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Michael's Number Ones: "The Boys of Summer" by The Ataris

Updated: Apr 24



September 13, 2003


Cover songs are a risky proposition for any artist, especially one that's relatively unknown. That's usually why they're relegated to tribute albums or one-off singles, and not included on a proper studio album. I remember the endless supply of Punk Goes... compilation albums featuring a litany of punk and punk-adjacent bands covering recent and classic pop songs. Most of the time they're either a way to pay tribute to an influence, or a fun alternate take on a song from a different genre.

The Ataris didn't expect their take on Don Henley's "The Boys of Summer" to blow up the way it did. That was probably naive on their part because the original was a smash in its time, and the band's version stands up on its own. Unfortunately for The Ataris, it's pretty much all they're known for today.

The Ataris are essentially the project of lead singer Kristopher Roe; Wikipedia lists 27 other men who have been band members at some point in time since the band formed in 1996. Roe grew up in Anderson, Indiana and liked to collect Atari video game cartridges. He formed a band in Anderson that became The Ataris, and moved the band to California when they came to the attention of independent record label Kung Fu Records. Shortly after the move, the group disbanded and Roe lived in a van for a time. He considered moving back to Indiana and ending the band, but was able to recruit new members in time for a tour with ska band Dance Hall Crashers and punk-pop group Unwritten Law. (Unwritten Law's biggest hit on my chart, 2002's "Seein' Red", peaked at #6.)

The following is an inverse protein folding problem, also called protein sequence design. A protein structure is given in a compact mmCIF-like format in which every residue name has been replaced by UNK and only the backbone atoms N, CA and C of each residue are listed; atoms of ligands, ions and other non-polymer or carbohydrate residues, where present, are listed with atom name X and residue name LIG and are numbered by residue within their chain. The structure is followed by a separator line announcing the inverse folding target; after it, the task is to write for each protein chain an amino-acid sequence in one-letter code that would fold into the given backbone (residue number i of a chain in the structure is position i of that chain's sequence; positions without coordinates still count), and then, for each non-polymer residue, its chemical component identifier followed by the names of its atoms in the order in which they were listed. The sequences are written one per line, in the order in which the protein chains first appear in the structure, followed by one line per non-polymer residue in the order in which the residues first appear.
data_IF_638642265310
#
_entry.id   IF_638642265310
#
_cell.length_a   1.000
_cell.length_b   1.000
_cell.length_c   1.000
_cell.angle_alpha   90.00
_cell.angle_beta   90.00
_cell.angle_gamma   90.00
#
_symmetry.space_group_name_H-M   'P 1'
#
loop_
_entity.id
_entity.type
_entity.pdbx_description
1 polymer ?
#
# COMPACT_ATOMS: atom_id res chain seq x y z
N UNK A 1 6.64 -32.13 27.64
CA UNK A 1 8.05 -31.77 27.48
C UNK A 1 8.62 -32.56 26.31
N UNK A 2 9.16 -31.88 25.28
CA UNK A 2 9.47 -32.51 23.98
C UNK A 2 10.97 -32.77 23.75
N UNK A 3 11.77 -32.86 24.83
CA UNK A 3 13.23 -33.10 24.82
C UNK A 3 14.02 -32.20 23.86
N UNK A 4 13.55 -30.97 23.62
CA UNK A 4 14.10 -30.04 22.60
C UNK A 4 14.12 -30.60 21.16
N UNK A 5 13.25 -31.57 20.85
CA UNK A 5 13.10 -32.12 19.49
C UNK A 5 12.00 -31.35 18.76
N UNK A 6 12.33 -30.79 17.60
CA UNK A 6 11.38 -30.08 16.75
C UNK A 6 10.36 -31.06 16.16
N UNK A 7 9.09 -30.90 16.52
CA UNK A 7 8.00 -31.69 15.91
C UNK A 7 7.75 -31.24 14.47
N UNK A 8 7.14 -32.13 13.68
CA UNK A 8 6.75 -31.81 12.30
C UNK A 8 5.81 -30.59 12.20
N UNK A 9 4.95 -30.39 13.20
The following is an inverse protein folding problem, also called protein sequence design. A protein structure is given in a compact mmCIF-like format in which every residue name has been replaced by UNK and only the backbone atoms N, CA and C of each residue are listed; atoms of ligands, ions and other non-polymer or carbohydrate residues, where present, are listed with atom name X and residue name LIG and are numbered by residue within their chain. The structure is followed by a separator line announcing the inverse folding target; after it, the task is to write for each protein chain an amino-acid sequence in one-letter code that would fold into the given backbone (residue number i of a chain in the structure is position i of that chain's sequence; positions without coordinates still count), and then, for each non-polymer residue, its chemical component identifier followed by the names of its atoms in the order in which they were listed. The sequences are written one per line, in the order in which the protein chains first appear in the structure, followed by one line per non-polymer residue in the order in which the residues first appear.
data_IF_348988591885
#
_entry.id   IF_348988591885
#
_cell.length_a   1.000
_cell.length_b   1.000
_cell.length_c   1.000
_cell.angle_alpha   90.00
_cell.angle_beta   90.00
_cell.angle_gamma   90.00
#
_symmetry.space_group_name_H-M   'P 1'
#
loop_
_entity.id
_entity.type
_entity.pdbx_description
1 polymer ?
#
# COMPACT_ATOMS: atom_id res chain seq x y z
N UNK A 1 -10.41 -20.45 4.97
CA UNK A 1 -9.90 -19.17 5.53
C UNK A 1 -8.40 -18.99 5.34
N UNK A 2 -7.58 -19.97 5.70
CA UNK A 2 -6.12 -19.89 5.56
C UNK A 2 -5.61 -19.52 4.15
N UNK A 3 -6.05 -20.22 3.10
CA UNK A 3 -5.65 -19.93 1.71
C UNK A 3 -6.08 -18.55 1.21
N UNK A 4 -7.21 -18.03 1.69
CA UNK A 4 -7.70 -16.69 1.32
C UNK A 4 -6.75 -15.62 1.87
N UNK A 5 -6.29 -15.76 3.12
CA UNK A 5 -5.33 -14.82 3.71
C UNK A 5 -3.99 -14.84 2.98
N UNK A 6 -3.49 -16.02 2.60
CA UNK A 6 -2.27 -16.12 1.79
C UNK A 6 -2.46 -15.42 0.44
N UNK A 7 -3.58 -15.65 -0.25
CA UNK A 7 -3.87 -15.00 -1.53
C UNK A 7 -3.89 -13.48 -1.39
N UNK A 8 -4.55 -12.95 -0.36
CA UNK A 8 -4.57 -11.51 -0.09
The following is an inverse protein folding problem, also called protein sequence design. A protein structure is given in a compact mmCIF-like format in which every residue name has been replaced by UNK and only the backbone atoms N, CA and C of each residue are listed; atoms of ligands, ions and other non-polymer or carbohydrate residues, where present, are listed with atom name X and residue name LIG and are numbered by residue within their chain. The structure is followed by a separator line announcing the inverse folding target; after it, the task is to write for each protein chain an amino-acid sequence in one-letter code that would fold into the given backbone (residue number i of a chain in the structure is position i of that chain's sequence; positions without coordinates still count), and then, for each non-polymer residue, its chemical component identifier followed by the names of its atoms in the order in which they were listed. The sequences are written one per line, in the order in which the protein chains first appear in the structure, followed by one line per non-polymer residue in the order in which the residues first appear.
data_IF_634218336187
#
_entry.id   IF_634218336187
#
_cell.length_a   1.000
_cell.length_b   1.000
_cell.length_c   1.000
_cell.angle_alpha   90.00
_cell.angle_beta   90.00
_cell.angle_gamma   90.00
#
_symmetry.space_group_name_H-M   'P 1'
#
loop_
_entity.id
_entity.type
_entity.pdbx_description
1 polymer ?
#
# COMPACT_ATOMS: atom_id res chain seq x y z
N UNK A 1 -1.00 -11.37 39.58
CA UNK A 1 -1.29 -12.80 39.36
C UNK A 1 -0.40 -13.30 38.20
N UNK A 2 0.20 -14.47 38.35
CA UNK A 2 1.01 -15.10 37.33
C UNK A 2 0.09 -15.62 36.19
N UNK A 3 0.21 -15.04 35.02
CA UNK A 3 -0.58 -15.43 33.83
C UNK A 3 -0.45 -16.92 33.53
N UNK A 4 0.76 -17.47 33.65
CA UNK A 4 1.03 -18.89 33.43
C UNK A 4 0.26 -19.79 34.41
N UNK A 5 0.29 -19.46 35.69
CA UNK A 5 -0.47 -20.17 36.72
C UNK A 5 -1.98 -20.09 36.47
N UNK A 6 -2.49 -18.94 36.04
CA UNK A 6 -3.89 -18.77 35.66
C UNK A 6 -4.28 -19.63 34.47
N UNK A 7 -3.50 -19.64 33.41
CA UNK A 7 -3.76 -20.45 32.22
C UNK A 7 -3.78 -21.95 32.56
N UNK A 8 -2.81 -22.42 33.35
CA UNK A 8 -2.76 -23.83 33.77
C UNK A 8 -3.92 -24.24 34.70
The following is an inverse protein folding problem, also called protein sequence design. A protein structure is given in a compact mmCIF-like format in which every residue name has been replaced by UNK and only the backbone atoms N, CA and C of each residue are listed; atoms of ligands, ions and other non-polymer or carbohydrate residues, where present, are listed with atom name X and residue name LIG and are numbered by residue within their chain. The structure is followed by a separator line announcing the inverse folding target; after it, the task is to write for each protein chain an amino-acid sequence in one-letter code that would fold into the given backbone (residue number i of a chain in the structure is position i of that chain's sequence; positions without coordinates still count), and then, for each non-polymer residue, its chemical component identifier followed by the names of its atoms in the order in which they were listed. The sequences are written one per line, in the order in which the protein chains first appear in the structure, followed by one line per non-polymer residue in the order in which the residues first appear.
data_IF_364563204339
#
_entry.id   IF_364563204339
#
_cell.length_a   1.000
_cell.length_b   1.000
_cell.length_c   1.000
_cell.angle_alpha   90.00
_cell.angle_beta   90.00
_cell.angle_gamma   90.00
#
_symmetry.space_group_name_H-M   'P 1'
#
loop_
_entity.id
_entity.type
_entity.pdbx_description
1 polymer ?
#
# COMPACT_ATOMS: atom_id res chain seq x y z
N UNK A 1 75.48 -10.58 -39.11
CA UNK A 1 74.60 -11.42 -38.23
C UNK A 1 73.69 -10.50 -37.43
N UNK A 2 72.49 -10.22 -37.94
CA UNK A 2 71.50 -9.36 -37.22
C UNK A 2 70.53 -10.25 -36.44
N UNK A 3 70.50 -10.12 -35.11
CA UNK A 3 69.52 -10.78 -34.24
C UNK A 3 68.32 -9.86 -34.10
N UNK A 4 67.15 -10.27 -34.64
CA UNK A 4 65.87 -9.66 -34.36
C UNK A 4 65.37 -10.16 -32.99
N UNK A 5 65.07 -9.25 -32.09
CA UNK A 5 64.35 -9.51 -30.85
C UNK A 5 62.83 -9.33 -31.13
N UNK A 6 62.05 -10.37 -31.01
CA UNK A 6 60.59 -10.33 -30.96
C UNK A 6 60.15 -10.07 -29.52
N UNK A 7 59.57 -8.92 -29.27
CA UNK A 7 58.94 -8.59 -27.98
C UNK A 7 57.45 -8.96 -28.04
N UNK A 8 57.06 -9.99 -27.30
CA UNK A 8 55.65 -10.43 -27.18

The tour wound up being a success, and Roe pressed on with the group. In 1999, the band released their first full-length album for Kung Fu Records, Blue Skies, Broken Hearts... Next 12 Exits. Two years later, the album End Is Forever was released, and the band became enough of a commodity to get a slot on 2001's Vans Warped Tour.

After their deal with Kung Fu Records ended in 2002, Roe made the leap to a major label, bringing The Ataris to Columbia Records. The band worked with veteran alternative rock producer Lou Giordano on their major label debut, So Long, Astoria. Roe says he was inspired a chapter in by punk legend Richard Hell's book Go Now, saying, "I wanted this record to portray that life is only as good as the memories we make."